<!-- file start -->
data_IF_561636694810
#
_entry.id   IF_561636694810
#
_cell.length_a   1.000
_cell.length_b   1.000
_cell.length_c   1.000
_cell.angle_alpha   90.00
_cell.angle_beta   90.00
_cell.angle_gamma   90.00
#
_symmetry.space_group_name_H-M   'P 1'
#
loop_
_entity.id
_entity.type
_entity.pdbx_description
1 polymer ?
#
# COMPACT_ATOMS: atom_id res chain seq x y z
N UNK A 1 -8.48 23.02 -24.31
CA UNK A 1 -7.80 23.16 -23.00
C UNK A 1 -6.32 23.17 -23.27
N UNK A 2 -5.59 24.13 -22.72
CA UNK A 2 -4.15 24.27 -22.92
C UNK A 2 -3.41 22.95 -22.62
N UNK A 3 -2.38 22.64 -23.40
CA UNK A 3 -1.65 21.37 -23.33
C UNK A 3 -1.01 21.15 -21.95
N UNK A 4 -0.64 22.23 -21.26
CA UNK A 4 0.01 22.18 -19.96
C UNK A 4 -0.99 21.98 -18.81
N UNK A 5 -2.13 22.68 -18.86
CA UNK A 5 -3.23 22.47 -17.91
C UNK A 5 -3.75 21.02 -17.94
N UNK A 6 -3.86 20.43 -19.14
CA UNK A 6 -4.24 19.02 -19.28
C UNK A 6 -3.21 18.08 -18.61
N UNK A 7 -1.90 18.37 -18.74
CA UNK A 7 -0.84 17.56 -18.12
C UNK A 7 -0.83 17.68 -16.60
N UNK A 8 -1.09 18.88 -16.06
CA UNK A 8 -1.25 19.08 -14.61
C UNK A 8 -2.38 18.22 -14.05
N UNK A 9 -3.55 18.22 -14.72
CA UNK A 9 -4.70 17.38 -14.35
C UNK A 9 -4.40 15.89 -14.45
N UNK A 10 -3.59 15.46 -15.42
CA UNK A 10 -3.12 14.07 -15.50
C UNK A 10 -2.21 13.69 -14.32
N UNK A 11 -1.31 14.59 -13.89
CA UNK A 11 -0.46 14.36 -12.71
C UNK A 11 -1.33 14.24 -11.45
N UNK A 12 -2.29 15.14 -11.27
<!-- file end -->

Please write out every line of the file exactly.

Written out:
data_IF_561636694810
#
_entry.id   IF_561636694810
#
_cell.length_a   1.000
_cell.length_b   1.000
_cell.length_c   1.000
_cell.angle_alpha   90.00
_cell.angle_beta   90.00
_cell.angle_gamma   90.00
#
_symmetry.space_group_name_H-M   'P 1'
#
loop_
_entity.id
_entity.type
_entity.pdbx_description
1 polymer ?
#
# COMPACT_ATOMS: atom_id res chain seq x y z
N UNK A 1 -8.48 23.02 -24.31
CA UNK A 1 -7.80 23.16 -23.00
C UNK A 1 -6.32 23.17 -23.27
N UNK A 2 -5.59 24.13 -22.72
CA UNK A 2 -4.15 24.27 -22.92
C UNK A 2 -3.41 22.95 -22.62
N UNK A 3 -2.38 22.64 -23.40
CA UNK A 3 -1.65 21.37 -23.33
C UNK A 3 -1.01 21.15 -21.95
N UNK A 4 -0.64 22.23 -21.26
CA UNK A 4 0.01 22.18 -19.96
C UNK A 4 -0.99 21.98 -18.81
N UNK A 5 -2.13 22.68 -18.86
CA UNK A 5 -3.23 22.47 -17.91
C UNK A 5 -3.75 21.02 -17.94
N UNK A 6 -3.86 20.43 -19.14
CA UNK A 6 -4.24 19.02 -19.28
C UNK A 6 -3.21 18.08 -18.61
N UNK A 7 -1.90 18.37 -18.74
CA UNK A 7 -0.84 17.56 -18.12
C UNK A 7 -0.83 17.68 -16.60
N UNK A 8 -1.09 18.88 -16.06
CA UNK A 8 -1.25 19.08 -14.61
C UNK A 8 -2.38 18.22 -14.05
N UNK A 9 -3.55 18.22 -14.72
CA UNK A 9 -4.70 17.38 -14.35
C UNK A 9 -4.40 15.89 -14.45
N UNK A 10 -3.59 15.46 -15.42
CA UNK A 10 -3.12 14.07 -15.50
C UNK A 10 -2.21 13.69 -14.32
N UNK A 11 -1.31 14.59 -13.89
CA UNK A 11 -0.46 14.36 -12.71
C UNK A 11 -1.33 14.24 -11.45
N UNK A 12 -2.29 15.14 -11.27